Most Hindus have on their home altars an image of Ganesh (also Ganesha), the god who overcomes obstacles and brings good fortune, and during puja, pray to him before worshiping other deities. Ganesh traditionally is portrayed seated on his vahana, the mouse, with the head of an elephant, with one whole and one broken tusk a pot belly and four arms, symbolizing the four Vedas (ancient sacred books) of Hinduism, the four arms of Hinduism and the four stages of life. Usually, his four arms hold such objects in his raised arms as a noose, goad, axe, mace or conch shell, and in his lower arms a bowl of sweets (laddo) and a broken tusk. His trunk leans towards his left to eat the sweets which represents earthly prosperity and well-being and indicates that one must discover the sweetness of the Atman, or soul. He holds his broken tusk in his right lower hand; the two tusks, one whole and the other broken reflect the existence of perfection and imperfection in the physical world. He holds the broken tusk like a pen symbolizing the sacrifice he made to write the Mahabharata. It is said that giving or receiving a Ganesh for any new undertaking assures a smooth transition and success to one’s new undertaking. Ganesh’s images are ubiquitous: in paintings, as statues, jewelry, textile design, on architectural structures and other forms.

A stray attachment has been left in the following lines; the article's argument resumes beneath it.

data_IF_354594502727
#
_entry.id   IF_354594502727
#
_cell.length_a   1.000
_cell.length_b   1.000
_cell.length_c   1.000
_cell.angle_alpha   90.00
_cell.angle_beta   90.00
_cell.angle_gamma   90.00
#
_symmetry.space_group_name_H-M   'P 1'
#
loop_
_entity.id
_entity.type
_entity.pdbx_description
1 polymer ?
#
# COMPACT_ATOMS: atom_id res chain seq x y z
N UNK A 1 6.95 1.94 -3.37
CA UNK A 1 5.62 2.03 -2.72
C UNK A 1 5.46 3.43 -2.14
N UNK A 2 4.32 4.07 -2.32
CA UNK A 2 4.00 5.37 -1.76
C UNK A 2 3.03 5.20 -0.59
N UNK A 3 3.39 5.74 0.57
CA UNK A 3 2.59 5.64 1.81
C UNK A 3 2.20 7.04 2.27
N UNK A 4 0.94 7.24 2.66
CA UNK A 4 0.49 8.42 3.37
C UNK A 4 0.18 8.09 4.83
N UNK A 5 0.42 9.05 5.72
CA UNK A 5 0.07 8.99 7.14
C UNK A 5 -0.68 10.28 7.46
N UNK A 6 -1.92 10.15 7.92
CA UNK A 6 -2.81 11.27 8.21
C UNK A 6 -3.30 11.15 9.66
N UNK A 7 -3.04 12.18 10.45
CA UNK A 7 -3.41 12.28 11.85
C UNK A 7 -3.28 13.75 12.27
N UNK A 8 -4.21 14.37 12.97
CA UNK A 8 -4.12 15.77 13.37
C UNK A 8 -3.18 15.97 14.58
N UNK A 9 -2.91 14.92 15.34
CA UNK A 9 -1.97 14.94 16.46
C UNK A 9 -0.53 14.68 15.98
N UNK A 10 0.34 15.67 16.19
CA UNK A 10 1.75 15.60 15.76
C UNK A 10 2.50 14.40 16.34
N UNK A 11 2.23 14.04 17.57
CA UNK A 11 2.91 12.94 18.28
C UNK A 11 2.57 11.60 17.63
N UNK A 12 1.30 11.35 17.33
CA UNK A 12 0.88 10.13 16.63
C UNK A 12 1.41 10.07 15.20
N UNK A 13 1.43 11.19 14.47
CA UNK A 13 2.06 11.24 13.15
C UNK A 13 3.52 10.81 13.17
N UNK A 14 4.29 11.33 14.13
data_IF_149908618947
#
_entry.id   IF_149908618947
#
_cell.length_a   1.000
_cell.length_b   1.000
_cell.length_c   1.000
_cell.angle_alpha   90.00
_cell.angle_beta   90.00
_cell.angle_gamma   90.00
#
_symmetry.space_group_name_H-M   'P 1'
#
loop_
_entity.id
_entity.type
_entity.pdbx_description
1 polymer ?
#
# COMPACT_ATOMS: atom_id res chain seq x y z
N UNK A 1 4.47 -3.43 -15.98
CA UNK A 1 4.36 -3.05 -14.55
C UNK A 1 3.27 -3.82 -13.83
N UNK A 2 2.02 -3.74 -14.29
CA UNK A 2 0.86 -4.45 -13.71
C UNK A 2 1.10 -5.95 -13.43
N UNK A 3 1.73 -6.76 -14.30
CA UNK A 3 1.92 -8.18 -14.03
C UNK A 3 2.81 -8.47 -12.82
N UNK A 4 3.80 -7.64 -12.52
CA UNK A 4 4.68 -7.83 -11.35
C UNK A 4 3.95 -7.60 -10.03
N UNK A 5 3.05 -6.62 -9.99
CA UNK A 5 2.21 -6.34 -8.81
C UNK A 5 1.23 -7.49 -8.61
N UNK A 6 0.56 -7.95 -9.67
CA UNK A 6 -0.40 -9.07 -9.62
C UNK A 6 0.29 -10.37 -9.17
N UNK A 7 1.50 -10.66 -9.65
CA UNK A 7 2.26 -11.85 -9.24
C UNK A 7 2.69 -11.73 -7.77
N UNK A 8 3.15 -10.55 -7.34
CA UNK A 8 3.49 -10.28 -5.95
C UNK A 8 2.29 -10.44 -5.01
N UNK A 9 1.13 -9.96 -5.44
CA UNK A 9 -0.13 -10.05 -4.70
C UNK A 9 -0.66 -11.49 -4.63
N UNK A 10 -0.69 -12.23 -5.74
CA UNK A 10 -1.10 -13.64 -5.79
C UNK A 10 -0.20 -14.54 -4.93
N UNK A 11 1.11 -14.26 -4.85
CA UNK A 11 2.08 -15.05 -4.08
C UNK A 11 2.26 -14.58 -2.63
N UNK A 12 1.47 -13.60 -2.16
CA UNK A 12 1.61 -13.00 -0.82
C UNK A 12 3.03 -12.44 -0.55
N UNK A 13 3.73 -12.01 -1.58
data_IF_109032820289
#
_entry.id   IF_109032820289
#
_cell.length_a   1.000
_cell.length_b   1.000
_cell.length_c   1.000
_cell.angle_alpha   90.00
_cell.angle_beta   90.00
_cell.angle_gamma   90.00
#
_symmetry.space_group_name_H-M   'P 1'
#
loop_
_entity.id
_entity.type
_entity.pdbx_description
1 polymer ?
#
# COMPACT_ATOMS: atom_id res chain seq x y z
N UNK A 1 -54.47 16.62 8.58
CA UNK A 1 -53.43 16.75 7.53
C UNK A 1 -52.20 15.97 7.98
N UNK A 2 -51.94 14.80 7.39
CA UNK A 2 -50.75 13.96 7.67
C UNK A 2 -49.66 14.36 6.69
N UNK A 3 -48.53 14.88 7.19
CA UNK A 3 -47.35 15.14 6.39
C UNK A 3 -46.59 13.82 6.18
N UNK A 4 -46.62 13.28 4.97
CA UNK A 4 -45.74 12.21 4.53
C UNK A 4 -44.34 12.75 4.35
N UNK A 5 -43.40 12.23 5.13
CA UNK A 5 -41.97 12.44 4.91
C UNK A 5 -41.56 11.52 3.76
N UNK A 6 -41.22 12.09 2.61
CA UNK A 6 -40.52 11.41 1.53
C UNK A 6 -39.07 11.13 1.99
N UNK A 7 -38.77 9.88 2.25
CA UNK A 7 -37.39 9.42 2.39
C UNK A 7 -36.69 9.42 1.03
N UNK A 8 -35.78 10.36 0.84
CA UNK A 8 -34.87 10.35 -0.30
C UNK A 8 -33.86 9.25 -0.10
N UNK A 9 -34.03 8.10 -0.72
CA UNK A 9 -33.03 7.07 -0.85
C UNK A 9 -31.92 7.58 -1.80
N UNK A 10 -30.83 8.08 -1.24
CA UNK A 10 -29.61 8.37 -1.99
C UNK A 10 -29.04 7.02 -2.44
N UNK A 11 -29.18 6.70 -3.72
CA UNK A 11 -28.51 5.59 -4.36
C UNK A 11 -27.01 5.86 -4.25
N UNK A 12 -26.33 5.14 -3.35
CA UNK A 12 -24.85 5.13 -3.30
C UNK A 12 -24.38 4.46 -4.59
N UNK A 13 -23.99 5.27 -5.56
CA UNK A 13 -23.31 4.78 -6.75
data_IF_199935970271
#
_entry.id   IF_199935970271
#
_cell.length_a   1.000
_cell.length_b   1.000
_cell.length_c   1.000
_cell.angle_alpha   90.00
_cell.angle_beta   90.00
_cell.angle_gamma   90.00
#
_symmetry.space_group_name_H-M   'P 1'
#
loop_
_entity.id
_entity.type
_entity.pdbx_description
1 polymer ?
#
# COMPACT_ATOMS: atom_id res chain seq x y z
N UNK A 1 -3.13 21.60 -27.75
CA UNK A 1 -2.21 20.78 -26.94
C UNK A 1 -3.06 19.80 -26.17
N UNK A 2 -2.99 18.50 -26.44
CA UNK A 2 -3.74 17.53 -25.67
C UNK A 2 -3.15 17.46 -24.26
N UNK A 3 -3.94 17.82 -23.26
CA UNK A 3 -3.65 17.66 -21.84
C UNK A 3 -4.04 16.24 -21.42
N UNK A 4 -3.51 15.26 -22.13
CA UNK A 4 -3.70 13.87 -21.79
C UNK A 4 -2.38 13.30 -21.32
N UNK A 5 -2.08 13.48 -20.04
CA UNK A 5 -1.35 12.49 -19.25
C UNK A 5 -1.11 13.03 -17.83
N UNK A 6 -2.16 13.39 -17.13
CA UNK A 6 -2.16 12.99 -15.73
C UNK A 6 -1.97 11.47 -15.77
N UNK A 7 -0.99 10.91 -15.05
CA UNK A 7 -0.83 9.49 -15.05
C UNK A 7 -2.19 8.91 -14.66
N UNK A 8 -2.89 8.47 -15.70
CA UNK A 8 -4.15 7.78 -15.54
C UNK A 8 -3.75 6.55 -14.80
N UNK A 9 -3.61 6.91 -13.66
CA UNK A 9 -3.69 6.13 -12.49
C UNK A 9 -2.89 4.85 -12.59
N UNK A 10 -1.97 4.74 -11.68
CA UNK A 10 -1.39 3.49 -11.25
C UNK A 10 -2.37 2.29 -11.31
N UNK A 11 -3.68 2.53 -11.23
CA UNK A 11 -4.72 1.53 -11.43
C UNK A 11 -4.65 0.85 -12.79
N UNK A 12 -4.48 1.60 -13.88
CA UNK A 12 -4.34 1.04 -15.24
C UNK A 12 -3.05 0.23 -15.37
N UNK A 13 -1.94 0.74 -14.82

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  • Vintage Terracotta Ganesh on his Mouse, India


    This vintage terracotta statue depicts Ganesh with his elephant head and pot belly on a very large representation of his vehicle, (vahana) the mouse who both wear a beaded rosary necklace. His trunk leans to his left to eat the sweets (laddo) which he holds in one hand, which represents earthly prosperity and well-being and his raised arms hold a weapon that symbolizes how we should not fear any obstacles, and conch shell that symbolizes victory and fulfillment. His body is framed by a pointed aurole with raised orbs reflected is divine status and energy.  The piece is extremely colorful with red, green and gold pigmentation throughout. It probably was created in a rural part of India, as its style is rustic and earthy, although entirely charming. This and other images of Hindu deities were placed in home shrines where they were venerated daily during a puja ceremony.


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